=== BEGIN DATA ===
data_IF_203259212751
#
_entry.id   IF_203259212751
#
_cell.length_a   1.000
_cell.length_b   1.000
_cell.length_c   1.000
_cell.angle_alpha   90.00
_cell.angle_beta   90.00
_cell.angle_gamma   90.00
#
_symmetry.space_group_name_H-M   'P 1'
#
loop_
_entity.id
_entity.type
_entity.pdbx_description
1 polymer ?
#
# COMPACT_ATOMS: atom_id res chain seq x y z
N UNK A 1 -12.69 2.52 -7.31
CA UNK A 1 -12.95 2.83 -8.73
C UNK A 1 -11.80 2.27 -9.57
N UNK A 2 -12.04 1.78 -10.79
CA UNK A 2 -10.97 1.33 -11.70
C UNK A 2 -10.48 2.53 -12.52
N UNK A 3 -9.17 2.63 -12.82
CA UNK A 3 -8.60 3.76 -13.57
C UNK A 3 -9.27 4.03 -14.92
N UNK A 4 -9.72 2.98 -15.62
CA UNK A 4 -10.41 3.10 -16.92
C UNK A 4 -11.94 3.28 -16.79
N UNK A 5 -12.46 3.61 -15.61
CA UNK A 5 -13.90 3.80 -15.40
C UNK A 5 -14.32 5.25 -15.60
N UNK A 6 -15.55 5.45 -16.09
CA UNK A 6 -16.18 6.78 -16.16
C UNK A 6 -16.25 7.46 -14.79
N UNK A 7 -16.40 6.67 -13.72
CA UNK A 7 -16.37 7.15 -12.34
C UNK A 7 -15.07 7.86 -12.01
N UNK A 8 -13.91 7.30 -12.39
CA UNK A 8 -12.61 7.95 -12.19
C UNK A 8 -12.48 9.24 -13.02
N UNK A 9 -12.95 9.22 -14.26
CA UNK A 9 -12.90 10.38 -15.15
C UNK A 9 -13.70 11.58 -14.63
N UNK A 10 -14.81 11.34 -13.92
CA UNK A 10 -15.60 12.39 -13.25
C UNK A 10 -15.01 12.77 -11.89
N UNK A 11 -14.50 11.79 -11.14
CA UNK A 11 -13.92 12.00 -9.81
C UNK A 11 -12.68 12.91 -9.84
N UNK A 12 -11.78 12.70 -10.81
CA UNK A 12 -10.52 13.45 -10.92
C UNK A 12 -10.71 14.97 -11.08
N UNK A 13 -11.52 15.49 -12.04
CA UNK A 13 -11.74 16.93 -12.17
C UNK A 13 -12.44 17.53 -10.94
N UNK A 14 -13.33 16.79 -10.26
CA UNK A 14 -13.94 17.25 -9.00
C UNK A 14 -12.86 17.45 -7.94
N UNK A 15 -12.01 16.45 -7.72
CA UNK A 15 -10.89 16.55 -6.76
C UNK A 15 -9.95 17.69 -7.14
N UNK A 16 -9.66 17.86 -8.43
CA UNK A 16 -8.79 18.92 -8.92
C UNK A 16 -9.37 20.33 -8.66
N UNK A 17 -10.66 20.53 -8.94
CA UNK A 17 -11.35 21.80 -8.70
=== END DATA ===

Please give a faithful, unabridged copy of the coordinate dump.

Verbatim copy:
data_IF_203259212751
#
_entry.id   IF_203259212751
#
_cell.length_a   1.000
_cell.length_b   1.000
_cell.length_c   1.000
_cell.angle_alpha   90.00
_cell.angle_beta   90.00
_cell.angle_gamma   90.00
#
_symmetry.space_group_name_H-M   'P 1'
#
loop_
_entity.id
_entity.type
_entity.pdbx_description
1 polymer ?
#
# COMPACT_ATOMS: atom_id res chain seq x y z
N UNK A 1 -12.69 2.52 -7.31
CA UNK A 1 -12.95 2.83 -8.73
C UNK A 1 -11.80 2.27 -9.57
N UNK A 2 -12.04 1.78 -10.79
CA UNK A 2 -10.97 1.33 -11.70
C UNK A 2 -10.48 2.53 -12.52
N UNK A 3 -9.17 2.63 -12.82
CA UNK A 3 -8.60 3.76 -13.57
C UNK A 3 -9.27 4.03 -14.92
N UNK A 4 -9.72 2.98 -15.62
CA UNK A 4 -10.41 3.10 -16.92
C UNK A 4 -11.94 3.28 -16.79
N UNK A 5 -12.46 3.61 -15.61
CA UNK A 5 -13.90 3.80 -15.40
C UNK A 5 -14.32 5.25 -15.60
N UNK A 6 -15.55 5.45 -16.09
CA UNK A 6 -16.18 6.78 -16.16
C UNK A 6 -16.25 7.46 -14.79
N UNK A 7 -16.40 6.67 -13.72
CA UNK A 7 -16.37 7.15 -12.34
C UNK A 7 -15.07 7.86 -12.01
N UNK A 8 -13.91 7.30 -12.39
CA UNK A 8 -12.61 7.95 -12.19
C UNK A 8 -12.48 9.24 -13.02
N UNK A 9 -12.95 9.22 -14.26
CA UNK A 9 -12.90 10.38 -15.15
C UNK A 9 -13.70 11.58 -14.63
N UNK A 10 -14.81 11.34 -13.92
CA UNK A 10 -15.60 12.39 -13.25
C UNK A 10 -15.01 12.77 -11.89
N UNK A 11 -14.50 11.79 -11.14
CA UNK A 11 -13.92 12.00 -9.81
C UNK A 11 -12.68 12.91 -9.84
N UNK A 12 -11.78 12.70 -10.81
CA UNK A 12 -10.52 13.45 -10.92
C UNK A 12 -10.71 14.97 -11.08
N UNK A 13 -11.52 15.49 -12.04
CA UNK A 13 -11.74 16.93 -12.17
C UNK A 13 -12.44 17.53 -10.94
N UNK A 14 -13.33 16.79 -10.26
CA UNK A 14 -13.94 17.25 -9.00
C UNK A 14 -12.86 17.45 -7.94
N UNK A 15 -12.01 16.45 -7.72
CA UNK A 15 -10.89 16.55 -6.76
C UNK A 15 -9.95 17.69 -7.14
N UNK A 16 -9.66 17.86 -8.43
CA UNK A 16 -8.79 18.92 -8.92
C UNK A 16 -9.37 20.33 -8.66
N UNK A 17 -10.66 20.53 -8.94
CA UNK A 17 -11.35 21.80 -8.70